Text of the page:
John Fund

Hollywood mogul David Geffen, a supporter of Barack Obama, knew he was setting the Democratic nomination contest ablaze when, in an interview with Maureen Dowd of the New York Times, he characterized his once-close friends Bill and Hillary Clinton as liars. For good measure he added that the former president was "reckless" and can't be expected to change his behavior while the New York senator has been overprogrammed by advisers "who are covering every base."

Mrs. Clinton's surrogates went into full attack mode to discredit Mr. Geffen, who during the 1990s helped raise some $18 million for various Clinton causes. They demanded — and didn't get — an apology from Mr. Obama, who pointed out that Mr. Geffen holds no formal position with his campaign.

Team Clinton's overreaction came from its conviction that any discussion of the scandals that swirled around Bill Clinton's eight years in office are completely off-limits during Hillary's own run for the White House. When a Newsweek reporter broached the subject of future Clinton scandals last December in an interview with a Hillary adviser, the reaction was quick and cutting. "If that's what you want to talk about, I'm hanging up right now."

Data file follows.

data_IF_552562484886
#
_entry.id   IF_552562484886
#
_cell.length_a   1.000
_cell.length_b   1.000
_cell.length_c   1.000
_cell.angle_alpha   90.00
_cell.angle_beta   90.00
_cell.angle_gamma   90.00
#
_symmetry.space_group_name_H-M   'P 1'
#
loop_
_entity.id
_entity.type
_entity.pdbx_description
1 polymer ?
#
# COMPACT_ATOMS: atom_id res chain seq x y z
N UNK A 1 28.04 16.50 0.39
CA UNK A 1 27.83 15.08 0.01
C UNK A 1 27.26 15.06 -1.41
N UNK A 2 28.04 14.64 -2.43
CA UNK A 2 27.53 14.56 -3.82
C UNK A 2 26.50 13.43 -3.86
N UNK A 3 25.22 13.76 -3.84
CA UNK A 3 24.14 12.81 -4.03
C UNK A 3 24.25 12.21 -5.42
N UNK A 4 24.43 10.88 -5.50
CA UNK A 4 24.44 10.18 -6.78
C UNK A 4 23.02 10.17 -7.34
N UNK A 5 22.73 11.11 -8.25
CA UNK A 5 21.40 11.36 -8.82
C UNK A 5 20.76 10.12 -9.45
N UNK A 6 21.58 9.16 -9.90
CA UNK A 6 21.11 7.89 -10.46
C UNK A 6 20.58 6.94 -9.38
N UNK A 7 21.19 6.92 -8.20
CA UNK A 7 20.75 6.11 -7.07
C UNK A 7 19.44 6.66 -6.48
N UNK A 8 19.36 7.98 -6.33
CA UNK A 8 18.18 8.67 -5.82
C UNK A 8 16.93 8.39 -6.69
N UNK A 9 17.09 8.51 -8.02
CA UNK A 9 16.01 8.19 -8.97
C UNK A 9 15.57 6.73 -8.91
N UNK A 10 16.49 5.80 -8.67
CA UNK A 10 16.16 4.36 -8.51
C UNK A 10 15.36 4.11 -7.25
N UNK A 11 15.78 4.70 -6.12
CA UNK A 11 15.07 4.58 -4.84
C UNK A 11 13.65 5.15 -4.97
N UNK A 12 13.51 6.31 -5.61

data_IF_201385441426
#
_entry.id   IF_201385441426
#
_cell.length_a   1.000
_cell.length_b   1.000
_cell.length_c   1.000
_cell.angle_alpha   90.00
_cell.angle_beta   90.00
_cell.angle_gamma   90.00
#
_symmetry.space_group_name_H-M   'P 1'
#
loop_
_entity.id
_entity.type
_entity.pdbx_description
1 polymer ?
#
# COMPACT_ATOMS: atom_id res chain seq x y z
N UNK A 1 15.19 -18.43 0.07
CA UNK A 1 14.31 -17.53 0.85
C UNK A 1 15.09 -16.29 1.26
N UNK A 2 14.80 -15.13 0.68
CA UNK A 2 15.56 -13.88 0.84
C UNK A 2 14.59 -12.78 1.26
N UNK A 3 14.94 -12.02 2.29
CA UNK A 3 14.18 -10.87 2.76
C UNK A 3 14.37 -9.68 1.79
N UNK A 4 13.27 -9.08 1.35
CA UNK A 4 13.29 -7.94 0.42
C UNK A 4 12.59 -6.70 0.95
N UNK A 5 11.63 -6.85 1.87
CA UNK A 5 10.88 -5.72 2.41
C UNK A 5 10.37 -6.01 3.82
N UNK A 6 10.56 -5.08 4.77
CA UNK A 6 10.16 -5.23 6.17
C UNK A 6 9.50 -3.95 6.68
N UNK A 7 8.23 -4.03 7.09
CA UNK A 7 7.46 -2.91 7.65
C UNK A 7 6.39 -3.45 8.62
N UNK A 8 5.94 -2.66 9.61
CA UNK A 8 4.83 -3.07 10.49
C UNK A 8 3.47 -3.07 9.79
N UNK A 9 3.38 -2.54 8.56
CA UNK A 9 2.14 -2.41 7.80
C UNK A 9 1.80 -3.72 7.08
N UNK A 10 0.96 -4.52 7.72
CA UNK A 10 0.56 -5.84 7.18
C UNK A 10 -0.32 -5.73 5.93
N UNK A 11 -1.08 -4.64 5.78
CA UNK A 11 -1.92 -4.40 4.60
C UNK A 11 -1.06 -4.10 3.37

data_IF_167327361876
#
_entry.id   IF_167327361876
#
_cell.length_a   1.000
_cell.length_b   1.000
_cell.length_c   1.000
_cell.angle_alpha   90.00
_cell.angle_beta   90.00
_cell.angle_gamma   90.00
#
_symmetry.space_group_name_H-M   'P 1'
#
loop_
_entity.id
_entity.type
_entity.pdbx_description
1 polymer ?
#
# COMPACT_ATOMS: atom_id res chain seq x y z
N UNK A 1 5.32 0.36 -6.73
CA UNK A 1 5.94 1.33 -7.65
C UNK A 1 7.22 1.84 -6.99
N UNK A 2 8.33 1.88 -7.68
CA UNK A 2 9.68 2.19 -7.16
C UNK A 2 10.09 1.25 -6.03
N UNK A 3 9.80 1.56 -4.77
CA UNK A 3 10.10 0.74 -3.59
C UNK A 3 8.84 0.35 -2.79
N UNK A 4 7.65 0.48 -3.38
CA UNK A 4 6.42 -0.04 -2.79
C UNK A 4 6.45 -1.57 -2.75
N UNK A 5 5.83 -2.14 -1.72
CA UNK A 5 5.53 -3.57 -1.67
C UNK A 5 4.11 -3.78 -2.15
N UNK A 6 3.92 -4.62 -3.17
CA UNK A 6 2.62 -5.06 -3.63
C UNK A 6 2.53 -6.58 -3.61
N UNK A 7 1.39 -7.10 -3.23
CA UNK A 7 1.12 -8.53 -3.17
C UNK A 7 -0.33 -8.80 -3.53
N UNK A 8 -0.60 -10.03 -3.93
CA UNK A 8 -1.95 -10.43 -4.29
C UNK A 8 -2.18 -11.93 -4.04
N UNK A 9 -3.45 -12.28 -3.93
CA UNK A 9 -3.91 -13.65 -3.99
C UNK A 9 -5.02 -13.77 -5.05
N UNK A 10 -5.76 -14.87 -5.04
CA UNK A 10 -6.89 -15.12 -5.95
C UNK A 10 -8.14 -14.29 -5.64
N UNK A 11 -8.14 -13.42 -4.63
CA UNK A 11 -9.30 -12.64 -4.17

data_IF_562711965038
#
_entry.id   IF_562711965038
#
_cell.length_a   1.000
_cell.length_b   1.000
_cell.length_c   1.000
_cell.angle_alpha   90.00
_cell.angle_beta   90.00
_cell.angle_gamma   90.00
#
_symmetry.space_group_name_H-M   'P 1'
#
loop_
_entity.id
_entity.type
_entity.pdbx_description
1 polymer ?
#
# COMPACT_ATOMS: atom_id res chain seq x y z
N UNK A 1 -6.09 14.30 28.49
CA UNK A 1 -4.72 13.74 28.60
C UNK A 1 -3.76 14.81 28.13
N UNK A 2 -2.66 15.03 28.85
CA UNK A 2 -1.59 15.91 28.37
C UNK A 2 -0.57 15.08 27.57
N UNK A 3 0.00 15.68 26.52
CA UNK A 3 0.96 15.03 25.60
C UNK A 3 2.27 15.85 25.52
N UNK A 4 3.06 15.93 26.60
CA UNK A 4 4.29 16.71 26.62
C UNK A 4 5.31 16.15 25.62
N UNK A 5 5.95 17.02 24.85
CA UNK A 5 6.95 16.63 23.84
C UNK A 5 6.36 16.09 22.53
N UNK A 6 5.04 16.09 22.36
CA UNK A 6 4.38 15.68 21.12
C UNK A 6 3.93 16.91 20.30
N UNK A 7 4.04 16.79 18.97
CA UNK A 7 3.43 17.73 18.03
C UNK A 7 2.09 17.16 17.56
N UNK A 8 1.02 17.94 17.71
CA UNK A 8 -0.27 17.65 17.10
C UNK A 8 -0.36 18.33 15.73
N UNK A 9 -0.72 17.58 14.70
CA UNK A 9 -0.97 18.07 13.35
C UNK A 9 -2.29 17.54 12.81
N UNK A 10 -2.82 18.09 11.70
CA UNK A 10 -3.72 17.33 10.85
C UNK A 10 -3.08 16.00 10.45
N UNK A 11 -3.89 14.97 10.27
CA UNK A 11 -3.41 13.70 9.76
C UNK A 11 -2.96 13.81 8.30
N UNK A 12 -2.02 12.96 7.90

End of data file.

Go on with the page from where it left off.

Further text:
A strategy of avoidance may be effective in squelching doubts and questions in the short run, but it carries the danger of eroding Mrs. Clinton's carefully cultivated image of moderation and reasonableness during a campaign that still has almost a year to run before the first primaries. Observes blogger Mickey Kaus:

Does Hillary realize that this taboo-enforcement strategy plays into the worst aspect of her public image — the dogmatic PC enforcer whose loyal aides seem, at least in public, to live in zombie-like fear that too much candor could incur her wrath? . . . Your fellow Democrats are tolerant, but they wonder what the deal (with your husband) is. That isn't the "politics of personal destruction." It's due diligence. Attempting to repress this discussion only assures that it will quickly come to the surface.

Mrs. Clinton has other challenges. While some people are focusing on the possibility that Bill Clinton might embarrass his wife, pollsters I talked to say that another remark of Mr. Geffen's points to an even bigger problem for her chances to become president.


John Fund

John Fund writes the weekly "On the Trail" column, reprinted here with permission from the Wall Street Journal and OpinionJournal.com. He is author of "Stealing Elections: How Voter Fraud Threatens Our Democracy" (Encounter, 2004).

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